Microlearning is when lessons are distilled into easily-absorbed bite-sized chunks. The benefits for all kinds of learning practices and organisational training are numerous. Here are the top ten advantages of microlearning:-
Top 10 advantages of microlearning
• Better value and lower cost
Investing in sizeable training courses gets expensive quickly, not least because it takes significant time to produce them. Microlearning lessons take minutes to produce and, as such, the resultant “microlessons” are simple to keep updated. The improved effectiveness also enables better learning outcomes which in turn boosts productivity and value.
• Easier to distribute
Small file sizes mean microlessons can easily be distributed, potentially globally, instantly via the cloud (often using apps) to learners’ own mobile devices. This is in contrast to traditional eLearning courses which often require large file-sizes (particularly when video is concerned) that will struggle with local broadband infrastructural-foibles.
• Enabler of chunking strategy
One of the key advantages of microlearning is chunking. By breaking lessons down into bite-sized chunks it’s far easier for learners to retain new knowledge. That’s because the short-term memory can only hold 3-5 pieces of new information at once. Any more and knowledge is overwritten or pushed out before it can be transferred into long-term memory. It’s also why learning the first 10 digits of Pi is hard when presented like as 3.141592653 but easier when presented in three chunks like this, 3.141 592 653.
• Faster to create lessons and courses
Microlessons are frequently template based so creating new ones can involve simply uploading existing knowledge, questions and answers – something that takes a few minutes. If your knowledge base is structured correctly, an entire course can be transformed into multiple, interactive microlessons in seconds through bulk processing. Either way, with traditional courseware averaging weeks to produce, the advantages of microlearning in this area are self-evident.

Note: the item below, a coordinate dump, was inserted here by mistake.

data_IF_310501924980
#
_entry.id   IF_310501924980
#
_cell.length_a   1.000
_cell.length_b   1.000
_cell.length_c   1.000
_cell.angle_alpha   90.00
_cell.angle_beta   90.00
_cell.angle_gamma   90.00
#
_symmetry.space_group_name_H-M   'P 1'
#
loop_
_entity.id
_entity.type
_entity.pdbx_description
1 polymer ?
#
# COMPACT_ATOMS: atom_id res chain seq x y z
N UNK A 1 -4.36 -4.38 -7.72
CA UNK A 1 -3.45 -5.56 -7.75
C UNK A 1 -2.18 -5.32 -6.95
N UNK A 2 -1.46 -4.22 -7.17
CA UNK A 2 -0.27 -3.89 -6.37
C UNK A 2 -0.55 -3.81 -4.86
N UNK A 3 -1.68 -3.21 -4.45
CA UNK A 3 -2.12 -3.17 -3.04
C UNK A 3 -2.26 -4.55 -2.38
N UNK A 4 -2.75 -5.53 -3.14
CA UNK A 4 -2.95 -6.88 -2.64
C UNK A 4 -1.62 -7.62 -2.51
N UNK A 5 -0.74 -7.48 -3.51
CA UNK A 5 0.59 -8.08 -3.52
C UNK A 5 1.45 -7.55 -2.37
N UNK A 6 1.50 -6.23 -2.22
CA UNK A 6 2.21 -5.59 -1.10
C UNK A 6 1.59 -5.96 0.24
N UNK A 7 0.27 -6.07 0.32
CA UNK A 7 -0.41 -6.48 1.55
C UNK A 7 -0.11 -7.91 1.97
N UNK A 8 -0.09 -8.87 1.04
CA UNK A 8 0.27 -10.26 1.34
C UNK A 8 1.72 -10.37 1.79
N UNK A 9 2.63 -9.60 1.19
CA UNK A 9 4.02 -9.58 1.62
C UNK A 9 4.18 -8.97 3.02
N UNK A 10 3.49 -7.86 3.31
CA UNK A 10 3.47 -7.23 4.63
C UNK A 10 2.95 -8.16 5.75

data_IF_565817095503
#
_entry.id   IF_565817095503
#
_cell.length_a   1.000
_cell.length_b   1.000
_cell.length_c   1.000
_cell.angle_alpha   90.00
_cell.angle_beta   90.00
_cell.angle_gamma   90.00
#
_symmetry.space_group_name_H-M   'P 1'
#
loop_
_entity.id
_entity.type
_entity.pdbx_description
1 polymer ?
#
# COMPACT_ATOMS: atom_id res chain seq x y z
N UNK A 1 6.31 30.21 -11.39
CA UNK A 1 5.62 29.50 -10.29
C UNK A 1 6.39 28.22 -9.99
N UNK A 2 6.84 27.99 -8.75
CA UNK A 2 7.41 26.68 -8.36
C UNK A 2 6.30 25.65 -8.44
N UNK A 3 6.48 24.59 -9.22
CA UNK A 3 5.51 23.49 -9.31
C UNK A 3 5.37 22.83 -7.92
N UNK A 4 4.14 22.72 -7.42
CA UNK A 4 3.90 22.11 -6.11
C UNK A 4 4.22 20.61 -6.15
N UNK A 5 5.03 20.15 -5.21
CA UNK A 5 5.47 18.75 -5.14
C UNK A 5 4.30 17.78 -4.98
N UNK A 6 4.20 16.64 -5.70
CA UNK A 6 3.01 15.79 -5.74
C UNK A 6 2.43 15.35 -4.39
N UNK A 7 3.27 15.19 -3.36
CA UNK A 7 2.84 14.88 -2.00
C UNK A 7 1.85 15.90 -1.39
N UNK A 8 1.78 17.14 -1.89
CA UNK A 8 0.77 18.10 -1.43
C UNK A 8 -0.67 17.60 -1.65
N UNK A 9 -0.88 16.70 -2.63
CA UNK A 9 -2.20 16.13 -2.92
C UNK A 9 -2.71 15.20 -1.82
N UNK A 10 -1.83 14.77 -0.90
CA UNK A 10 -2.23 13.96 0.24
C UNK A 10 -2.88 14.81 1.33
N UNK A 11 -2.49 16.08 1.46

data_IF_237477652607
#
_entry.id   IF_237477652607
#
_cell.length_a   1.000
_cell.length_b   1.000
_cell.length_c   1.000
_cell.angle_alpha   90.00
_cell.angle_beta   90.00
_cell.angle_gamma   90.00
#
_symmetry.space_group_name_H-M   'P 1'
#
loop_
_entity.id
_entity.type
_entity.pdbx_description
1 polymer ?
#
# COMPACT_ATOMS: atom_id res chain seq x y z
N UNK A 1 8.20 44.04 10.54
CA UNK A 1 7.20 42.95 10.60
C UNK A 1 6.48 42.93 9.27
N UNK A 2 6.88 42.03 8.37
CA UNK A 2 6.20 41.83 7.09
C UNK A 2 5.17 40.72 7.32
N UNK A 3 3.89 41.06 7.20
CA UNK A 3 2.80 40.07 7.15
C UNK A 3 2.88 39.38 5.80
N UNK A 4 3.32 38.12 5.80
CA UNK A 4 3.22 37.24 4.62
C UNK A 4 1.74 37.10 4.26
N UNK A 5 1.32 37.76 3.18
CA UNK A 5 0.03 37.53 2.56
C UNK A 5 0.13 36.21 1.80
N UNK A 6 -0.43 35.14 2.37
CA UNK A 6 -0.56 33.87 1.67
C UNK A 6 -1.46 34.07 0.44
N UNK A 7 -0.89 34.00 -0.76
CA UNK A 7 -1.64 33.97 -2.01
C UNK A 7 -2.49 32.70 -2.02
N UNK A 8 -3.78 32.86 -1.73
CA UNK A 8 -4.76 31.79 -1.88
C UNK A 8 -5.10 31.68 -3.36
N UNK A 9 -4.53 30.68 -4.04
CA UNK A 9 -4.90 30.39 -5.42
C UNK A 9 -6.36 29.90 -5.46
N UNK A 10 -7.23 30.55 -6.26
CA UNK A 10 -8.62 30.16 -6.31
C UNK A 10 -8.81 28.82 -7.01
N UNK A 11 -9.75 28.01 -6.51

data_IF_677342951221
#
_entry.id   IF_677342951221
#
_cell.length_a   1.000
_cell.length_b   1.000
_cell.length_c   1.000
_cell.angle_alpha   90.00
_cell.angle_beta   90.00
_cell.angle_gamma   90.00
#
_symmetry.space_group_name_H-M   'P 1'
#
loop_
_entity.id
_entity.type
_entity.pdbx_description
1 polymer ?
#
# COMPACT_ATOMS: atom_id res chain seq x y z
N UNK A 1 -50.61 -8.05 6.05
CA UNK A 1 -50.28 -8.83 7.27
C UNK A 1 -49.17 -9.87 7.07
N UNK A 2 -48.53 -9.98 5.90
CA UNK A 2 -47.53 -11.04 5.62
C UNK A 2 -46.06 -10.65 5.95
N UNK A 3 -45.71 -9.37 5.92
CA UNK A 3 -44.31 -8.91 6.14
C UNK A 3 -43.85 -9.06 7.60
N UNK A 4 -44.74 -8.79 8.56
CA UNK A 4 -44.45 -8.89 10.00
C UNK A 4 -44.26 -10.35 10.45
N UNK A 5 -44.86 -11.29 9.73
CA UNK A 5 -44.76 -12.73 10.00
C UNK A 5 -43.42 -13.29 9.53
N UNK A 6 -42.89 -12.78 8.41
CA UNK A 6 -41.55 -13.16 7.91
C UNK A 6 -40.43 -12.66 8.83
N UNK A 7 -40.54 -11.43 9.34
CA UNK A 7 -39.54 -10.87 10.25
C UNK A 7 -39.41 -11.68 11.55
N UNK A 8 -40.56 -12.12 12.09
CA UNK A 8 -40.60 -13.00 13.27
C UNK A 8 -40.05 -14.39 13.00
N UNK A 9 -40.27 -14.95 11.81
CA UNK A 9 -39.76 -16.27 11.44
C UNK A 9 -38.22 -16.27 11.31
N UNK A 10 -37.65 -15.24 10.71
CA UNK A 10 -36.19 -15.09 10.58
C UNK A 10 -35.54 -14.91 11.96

The ease of creating small lessons helps to unlock the knowledge of peers: they can easily share task-based information with colleagues. This could involve dealing with particular clients and companies or machines or processes. Why hire an expensive trainer when a worker, who may have been doing the task for years, knows more about what works and what doesn’t work than anyone else? Leveraging such skills also makes employees feel valued (which is essential for staff retention).
• Ease of updating
A major issue with typical eLearning is that when courseware goes out of date it can be very expensive and time consuming to update. Sometimes, the original courseware producer will need to be contacted which can add further complications. With microlearning, a new practice, policy or logo can easily be slotted into an existing lesson template and usually by a non-specialist producer.
• Learning at your own pace
Traditional transmissive learning revolves around a teacher imparting knowledge to an individual or group or learners. However, when everyone learns at a different pace there’s a high chance that fast learners will become bored while slow learners will get left behind. One of the great advantages of microlearning is that learners can learn at their own pace when given a microlesson that they can complete in their own time. More-enlightened employers are also compensating employees for the time spent doing this if it literally is on their own time outside of office hours.
• Better learning that’s more effective
The combination of interactive learning and the chunking strategy (that comes with microlearning) means that learning outcomes improve considerably. The penchant for herding unwilling, busy adult learners into a room and talking at them for a day can remedied and transformed into hotbed of learning activity.
Microlearning’s inherent nature of small, interactive lessons can be taken a step further by employing gamification – a learning tactic that makes learning more engaging and fun. Answering questions suddenly stops feeling like learning. Elaborate gaming structures can be employed by leveraging the touch-enabled computing power afforded by mobile devices. By adding scores for correct answers or the quickest times, it’s also increasingly simple to offer real-world prizing to the best performers. Suddenly training doesn’t feel like training anymore.
• Just in time training
A major advantage of microlearning is the ability to employ just-in-time training (JITT). This is essentially on-demand training whereby a relevant micro lesson can be distributed to a learner just minutes before they need it – keeping it fresh in the mind. It’s frequently contrasted with just-in-case training where knowledge is frequently forgotten before it is needed.
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